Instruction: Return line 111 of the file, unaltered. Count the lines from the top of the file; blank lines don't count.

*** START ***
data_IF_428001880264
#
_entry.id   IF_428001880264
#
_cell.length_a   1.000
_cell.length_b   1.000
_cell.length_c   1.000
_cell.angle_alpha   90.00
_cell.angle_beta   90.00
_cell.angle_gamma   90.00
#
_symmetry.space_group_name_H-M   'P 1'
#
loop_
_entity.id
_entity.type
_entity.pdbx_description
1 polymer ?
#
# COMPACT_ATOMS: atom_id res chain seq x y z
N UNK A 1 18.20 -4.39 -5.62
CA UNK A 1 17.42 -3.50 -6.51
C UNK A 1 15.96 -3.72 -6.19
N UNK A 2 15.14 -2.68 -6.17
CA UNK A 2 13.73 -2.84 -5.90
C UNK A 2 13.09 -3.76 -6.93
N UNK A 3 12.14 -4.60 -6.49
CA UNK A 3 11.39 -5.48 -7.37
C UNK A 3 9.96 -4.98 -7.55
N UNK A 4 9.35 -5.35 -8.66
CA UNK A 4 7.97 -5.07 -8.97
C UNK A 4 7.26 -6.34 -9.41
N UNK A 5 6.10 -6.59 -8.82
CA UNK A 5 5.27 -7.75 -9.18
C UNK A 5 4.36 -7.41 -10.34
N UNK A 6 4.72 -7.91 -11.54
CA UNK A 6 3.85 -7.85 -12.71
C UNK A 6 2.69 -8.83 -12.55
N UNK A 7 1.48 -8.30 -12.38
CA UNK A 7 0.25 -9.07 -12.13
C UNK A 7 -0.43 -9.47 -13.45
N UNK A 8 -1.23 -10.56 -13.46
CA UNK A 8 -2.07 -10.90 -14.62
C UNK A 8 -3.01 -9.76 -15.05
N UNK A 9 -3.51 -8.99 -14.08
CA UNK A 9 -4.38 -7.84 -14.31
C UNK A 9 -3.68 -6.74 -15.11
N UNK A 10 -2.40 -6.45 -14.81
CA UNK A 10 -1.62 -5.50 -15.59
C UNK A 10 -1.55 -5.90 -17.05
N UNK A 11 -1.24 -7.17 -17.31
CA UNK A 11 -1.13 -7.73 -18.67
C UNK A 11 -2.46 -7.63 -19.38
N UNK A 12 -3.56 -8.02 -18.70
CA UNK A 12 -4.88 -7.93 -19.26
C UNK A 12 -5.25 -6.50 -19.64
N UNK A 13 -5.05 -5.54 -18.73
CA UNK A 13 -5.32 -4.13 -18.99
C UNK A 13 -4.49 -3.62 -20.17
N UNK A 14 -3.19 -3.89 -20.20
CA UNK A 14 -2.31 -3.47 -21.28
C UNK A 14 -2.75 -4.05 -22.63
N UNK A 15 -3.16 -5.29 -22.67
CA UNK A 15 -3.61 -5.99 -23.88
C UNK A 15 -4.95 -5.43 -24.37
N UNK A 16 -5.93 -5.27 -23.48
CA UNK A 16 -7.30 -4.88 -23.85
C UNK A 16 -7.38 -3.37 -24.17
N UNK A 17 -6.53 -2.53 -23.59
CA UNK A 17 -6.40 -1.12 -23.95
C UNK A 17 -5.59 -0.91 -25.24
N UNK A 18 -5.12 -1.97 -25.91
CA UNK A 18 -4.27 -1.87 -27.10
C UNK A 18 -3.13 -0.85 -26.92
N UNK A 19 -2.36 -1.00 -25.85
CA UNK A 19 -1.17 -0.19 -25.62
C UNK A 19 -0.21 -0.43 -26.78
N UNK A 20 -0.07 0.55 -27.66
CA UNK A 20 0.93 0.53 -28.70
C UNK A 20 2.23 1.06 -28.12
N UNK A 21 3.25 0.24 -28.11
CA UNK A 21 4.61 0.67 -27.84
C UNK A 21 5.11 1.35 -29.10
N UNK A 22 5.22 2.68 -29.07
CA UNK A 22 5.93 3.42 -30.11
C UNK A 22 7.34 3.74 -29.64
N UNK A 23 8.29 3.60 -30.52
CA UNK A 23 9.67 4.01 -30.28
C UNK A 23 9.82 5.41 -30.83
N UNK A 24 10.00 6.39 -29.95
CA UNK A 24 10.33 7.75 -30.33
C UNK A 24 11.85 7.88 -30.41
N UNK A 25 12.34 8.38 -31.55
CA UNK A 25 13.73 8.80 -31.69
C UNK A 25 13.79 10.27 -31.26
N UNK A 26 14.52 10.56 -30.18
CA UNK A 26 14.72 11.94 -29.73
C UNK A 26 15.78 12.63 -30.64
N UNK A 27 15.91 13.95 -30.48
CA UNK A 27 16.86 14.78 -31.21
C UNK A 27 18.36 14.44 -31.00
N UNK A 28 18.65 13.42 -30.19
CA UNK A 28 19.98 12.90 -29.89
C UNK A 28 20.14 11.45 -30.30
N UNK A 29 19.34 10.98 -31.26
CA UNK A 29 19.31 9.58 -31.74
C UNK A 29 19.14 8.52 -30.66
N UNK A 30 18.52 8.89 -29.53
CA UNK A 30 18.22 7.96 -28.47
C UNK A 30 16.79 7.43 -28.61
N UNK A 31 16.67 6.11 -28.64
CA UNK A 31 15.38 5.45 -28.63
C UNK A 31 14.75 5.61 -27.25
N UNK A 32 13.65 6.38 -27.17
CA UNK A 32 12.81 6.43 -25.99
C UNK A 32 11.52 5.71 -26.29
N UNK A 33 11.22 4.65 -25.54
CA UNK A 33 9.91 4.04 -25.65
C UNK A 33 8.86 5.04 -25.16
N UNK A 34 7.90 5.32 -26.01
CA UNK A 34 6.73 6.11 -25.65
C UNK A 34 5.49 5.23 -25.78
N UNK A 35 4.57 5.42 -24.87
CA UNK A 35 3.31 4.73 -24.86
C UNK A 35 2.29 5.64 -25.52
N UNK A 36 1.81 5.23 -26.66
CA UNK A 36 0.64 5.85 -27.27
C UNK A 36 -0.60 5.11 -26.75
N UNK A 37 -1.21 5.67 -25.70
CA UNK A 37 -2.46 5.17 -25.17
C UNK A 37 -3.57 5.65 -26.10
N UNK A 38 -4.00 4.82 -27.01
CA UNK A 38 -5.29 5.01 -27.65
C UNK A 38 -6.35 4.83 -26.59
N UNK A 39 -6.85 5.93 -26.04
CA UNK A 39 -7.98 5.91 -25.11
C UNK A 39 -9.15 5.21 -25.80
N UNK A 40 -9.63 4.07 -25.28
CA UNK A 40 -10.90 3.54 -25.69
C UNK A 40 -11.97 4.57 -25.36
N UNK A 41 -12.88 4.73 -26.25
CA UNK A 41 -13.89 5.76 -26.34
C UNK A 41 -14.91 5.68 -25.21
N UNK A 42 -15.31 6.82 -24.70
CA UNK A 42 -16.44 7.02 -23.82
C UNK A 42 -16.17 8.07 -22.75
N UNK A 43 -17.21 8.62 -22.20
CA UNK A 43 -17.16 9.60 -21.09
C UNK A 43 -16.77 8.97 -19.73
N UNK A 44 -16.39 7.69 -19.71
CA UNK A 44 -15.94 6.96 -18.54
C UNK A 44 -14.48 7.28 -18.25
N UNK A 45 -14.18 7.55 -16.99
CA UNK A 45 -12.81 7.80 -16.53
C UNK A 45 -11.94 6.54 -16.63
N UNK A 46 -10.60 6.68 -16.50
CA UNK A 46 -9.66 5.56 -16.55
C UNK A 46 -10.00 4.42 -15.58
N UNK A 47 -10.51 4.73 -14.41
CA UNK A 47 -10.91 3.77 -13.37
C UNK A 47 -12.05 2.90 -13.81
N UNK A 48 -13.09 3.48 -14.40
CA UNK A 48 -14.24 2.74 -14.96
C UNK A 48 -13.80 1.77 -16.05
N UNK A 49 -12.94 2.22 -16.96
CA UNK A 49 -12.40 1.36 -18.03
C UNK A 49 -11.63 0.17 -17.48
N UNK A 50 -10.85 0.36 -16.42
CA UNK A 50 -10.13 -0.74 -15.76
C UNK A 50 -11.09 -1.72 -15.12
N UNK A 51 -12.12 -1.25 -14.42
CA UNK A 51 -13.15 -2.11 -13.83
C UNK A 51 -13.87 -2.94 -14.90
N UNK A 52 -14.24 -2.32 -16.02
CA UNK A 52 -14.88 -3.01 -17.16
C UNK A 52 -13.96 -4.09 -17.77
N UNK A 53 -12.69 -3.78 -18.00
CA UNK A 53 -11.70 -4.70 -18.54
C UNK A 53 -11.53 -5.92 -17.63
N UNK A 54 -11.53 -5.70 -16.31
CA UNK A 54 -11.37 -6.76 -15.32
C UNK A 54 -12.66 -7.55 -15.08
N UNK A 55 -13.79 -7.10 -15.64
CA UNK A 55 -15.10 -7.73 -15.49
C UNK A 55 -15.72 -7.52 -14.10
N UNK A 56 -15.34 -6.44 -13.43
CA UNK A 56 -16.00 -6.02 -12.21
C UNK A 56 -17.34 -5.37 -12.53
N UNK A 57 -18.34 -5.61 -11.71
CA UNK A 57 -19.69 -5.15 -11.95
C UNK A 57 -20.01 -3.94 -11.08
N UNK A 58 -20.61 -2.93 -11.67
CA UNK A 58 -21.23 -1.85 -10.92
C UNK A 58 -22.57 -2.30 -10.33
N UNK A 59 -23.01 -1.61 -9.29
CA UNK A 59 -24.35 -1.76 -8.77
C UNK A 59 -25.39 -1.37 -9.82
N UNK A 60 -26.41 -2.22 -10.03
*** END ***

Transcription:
N UNK A 31 16.67 6.11 -28.64